The truth is the list of areas I am still struggling may compete with my to-do list. There were boxes of old clothing I wanted to donate to Salvation Army that had been sitting in the corner of our bedroom for months; I had more urgent things on my list. There were countless number of times when the food on the stove got burnt; I was multi-tasking. There were messages about play dates and birthday parties that never got my attention or if they did, we puzzled at how to get the gifts in time; my brain ran out of energy. There were times I burst out scolding my son even after a few years of “renovating” my parenting with coaching; my body was crying for a pause.

Fairly speaking, all these happen when my husband is in charge of the tech troop that cleans the floor, washes the dishes, washes the clothes, makes online purchase, announces weather forecasts, and even programs lighting in the house, when my 10-year-old son, despite pushing my buttons sometimes, is heading the cloth folding and table laying departments and when my daughter is the Chief Happiness Officer who scores the lowest on the tantrum curve.

One night, when I had hardly done with being over the moon with a Happiness workshop I successfully delivered for a mission-driven organization during the day, my husband asked, “Do we still have any more toilet paper?” This question then sparked off a discussion the conclusion of which was his kind and honest feedback, “Well, I don’t mind doing online shopping, but it’d be helpful if you could just inform me in advance so we don’t run out of the essentials.”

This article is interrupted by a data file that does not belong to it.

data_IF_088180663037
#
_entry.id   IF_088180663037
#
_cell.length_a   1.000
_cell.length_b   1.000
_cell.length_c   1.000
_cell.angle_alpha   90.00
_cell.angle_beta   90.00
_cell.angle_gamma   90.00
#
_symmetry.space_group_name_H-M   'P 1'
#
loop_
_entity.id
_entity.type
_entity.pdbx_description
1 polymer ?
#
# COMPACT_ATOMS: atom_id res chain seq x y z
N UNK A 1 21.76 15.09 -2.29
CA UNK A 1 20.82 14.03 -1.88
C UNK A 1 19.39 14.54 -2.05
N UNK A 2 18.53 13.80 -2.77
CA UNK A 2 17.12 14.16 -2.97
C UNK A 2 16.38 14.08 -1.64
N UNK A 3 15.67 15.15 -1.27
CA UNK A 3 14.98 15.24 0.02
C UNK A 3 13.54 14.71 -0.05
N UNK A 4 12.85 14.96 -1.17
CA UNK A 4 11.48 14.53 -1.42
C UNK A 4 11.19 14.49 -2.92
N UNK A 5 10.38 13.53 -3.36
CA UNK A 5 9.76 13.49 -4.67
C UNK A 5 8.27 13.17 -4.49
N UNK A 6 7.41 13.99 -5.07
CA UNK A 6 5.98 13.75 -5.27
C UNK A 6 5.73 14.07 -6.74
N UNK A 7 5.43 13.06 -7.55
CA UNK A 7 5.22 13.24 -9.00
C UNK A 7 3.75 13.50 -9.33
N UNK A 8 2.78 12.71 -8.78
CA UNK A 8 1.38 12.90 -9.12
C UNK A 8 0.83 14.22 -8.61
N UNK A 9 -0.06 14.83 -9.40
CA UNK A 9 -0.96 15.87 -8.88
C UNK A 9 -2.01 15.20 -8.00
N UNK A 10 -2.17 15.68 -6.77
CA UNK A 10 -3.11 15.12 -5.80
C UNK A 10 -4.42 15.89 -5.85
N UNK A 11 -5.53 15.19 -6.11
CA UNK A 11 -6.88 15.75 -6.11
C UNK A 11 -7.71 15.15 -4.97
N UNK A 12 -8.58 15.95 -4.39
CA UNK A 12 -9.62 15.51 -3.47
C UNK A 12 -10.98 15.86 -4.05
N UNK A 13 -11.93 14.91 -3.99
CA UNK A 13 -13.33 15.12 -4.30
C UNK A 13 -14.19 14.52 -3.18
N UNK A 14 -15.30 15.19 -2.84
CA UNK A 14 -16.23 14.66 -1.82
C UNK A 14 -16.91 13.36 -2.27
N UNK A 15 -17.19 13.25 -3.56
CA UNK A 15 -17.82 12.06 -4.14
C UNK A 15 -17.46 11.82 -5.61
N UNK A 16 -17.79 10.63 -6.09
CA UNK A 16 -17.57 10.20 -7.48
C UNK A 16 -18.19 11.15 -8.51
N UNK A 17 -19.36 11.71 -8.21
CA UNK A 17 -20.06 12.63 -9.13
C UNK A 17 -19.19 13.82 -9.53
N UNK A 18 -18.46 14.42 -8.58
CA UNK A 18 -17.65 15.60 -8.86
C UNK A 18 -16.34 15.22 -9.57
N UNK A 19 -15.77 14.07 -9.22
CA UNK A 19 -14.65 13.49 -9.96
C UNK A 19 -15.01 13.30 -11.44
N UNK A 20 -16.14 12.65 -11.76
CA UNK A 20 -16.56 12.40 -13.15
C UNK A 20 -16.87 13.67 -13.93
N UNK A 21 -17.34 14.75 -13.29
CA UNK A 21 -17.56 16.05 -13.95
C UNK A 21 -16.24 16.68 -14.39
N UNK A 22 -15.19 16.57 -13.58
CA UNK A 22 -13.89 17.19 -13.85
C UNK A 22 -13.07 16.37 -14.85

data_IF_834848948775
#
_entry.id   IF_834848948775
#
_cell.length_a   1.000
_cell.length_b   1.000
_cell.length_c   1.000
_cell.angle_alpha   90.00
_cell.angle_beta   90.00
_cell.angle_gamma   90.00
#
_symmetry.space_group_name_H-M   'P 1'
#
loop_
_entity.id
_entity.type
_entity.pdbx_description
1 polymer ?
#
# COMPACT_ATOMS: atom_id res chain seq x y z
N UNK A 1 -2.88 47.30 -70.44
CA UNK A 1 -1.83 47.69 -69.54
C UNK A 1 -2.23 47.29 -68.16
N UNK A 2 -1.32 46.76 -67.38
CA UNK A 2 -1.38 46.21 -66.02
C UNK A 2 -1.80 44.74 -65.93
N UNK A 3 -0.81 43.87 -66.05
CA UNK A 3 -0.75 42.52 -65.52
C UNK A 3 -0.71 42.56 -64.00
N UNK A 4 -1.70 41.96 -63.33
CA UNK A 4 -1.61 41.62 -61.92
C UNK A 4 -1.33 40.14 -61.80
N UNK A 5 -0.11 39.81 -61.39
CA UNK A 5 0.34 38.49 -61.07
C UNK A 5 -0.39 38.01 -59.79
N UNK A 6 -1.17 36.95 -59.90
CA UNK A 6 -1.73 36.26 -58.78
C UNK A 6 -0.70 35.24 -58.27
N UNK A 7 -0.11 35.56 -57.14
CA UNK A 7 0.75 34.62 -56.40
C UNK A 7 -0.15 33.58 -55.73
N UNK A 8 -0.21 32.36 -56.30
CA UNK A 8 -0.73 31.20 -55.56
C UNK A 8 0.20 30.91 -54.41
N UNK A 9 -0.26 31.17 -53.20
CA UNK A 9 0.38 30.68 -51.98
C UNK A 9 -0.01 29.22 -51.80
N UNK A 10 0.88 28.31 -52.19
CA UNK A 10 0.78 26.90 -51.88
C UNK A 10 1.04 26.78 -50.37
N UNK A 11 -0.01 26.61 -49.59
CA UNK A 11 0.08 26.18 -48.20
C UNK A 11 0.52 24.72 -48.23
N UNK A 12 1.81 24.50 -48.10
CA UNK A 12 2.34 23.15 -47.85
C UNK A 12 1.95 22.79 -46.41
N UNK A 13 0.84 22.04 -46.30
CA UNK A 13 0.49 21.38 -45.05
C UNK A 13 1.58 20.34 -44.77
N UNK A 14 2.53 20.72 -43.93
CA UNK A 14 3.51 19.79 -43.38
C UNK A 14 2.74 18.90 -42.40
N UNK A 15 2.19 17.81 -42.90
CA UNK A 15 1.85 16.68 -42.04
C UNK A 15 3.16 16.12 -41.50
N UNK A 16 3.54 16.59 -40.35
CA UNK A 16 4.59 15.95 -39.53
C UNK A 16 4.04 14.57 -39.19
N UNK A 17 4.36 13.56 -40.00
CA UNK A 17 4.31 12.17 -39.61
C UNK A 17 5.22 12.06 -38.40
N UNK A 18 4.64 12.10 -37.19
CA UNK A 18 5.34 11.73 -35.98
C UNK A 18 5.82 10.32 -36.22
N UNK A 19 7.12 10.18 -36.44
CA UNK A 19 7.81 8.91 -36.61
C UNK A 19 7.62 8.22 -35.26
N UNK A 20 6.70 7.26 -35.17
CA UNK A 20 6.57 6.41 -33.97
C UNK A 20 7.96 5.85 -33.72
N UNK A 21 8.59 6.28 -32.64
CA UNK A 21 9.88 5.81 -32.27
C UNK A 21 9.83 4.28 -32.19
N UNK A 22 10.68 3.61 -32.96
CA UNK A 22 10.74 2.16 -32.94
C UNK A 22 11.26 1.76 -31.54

I nodded my head while I secretly categorized toilet paper as non-essential and mentally recounted my essentials: sleep, meditation, exercise, healthy food on the table and in school bags, my daughter’s happy brain, coaching sessions with my son, meaningful connection with my husband, training my brain, being present with my clients, transforming careers and lives, writing helpful articles, creating only-of-its-kind programs, and… hanging out with the sun.

When the sun is not around: illustrating.

As long as I attend to the most important and the most urgent at a time, I am at peace with my only me or at least I think I am. While I consider learning to unfriend multi-tasking and truly prioritize the act or more accurately, the struggle, of a lifetime, there is one thing that always goes straight to the top of my priority list by default, in all circumstances: my daughter insisting that she needs to poop. This meets both criteria.

Well, she has just woken up, her legs wanting to fly and her face turning red, “I want to poop, mama!”

P. S. For the matter of toilet paper, my husband found a solution: “subscribe and save” on Amazon that provides us with the supply every two months.

*Amy Nguyen is working on a book about her journey of training her mom’s brain to have her all from more peaceful parenting to more solid relationships to successful career pivot and entrepreneurship. Subscribe to her weekly Happier YOU Letter for weekly happiness-fuelled stories and brain-based tips to uplevel your happiness in both work and life.



Amy Nguyen

I write about brain-based happiness for moms to have our all (good for anyone with a brain as well :)). Seen on Business Insider, Forbes, NCB, Thrive Global...